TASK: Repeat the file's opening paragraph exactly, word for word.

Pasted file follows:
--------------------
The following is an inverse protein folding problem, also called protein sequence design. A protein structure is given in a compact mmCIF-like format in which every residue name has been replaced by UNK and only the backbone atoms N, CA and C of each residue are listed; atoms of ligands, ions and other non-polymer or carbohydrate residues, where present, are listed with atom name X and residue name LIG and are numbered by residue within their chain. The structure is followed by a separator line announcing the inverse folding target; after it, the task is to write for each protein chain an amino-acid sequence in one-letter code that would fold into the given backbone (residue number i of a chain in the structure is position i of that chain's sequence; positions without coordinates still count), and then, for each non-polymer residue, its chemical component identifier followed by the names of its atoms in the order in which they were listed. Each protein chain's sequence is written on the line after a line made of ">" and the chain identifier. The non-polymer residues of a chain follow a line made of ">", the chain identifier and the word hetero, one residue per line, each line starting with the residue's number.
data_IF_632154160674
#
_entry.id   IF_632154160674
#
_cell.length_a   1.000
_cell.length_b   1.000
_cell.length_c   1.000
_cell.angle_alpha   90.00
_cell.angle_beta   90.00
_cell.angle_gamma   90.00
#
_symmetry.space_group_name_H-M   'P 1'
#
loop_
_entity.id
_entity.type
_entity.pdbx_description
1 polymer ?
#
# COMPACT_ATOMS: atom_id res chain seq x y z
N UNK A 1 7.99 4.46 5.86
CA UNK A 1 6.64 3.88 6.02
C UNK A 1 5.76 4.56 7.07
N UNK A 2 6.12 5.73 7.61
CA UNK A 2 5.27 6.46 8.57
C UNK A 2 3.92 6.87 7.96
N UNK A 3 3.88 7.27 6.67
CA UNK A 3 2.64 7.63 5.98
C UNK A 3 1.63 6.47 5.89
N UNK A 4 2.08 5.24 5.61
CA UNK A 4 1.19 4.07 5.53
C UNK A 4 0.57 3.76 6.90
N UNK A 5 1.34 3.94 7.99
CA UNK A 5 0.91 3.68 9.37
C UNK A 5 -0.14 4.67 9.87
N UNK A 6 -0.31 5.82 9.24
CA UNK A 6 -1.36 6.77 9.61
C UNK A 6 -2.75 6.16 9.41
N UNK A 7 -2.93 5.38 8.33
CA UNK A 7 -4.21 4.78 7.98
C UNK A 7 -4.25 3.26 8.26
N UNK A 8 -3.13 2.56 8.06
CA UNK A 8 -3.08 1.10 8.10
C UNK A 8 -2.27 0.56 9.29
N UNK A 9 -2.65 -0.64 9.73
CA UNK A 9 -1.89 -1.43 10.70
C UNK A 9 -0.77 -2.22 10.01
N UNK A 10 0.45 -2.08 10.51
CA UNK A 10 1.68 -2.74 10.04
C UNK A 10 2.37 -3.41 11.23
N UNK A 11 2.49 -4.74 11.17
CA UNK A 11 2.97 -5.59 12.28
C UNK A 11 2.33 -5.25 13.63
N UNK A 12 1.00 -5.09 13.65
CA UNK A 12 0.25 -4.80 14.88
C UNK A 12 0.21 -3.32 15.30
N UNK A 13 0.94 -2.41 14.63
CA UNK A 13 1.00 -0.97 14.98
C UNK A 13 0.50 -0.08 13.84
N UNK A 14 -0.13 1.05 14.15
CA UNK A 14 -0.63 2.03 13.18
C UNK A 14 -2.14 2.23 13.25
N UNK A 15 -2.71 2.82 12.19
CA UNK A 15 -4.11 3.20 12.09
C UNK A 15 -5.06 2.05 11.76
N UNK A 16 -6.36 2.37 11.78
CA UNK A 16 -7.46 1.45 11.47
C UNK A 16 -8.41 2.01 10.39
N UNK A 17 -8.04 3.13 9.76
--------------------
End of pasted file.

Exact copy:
The following is an inverse protein folding problem, also called protein sequence design. A protein structure is given in a compact mmCIF-like format in which every residue name has been replaced by UNK and only the backbone atoms N, CA and C of each residue are listed; atoms of ligands, ions and other non-polymer or carbohydrate residues, where present, are listed with atom name X and residue name LIG and are numbered by residue within their chain. The structure is followed by a separator line announcing the inverse folding target; after it, the task is to write for each protein chain an amino-acid sequence in one-letter code that would fold into the given backbone (residue number i of a chain in the structure is position i of that chain's sequence; positions without coordinates still count), and then, for each non-polymer residue, its chemical component identifier followed by the names of its atoms in the order in which they were listed. Each protein chain's sequence is written on the line after a line made of ">" and the chain identifier. The non-polymer residues of a chain follow a line made of ">", the chain identifier and the word hetero, one residue per line, each line starting with the residue's number.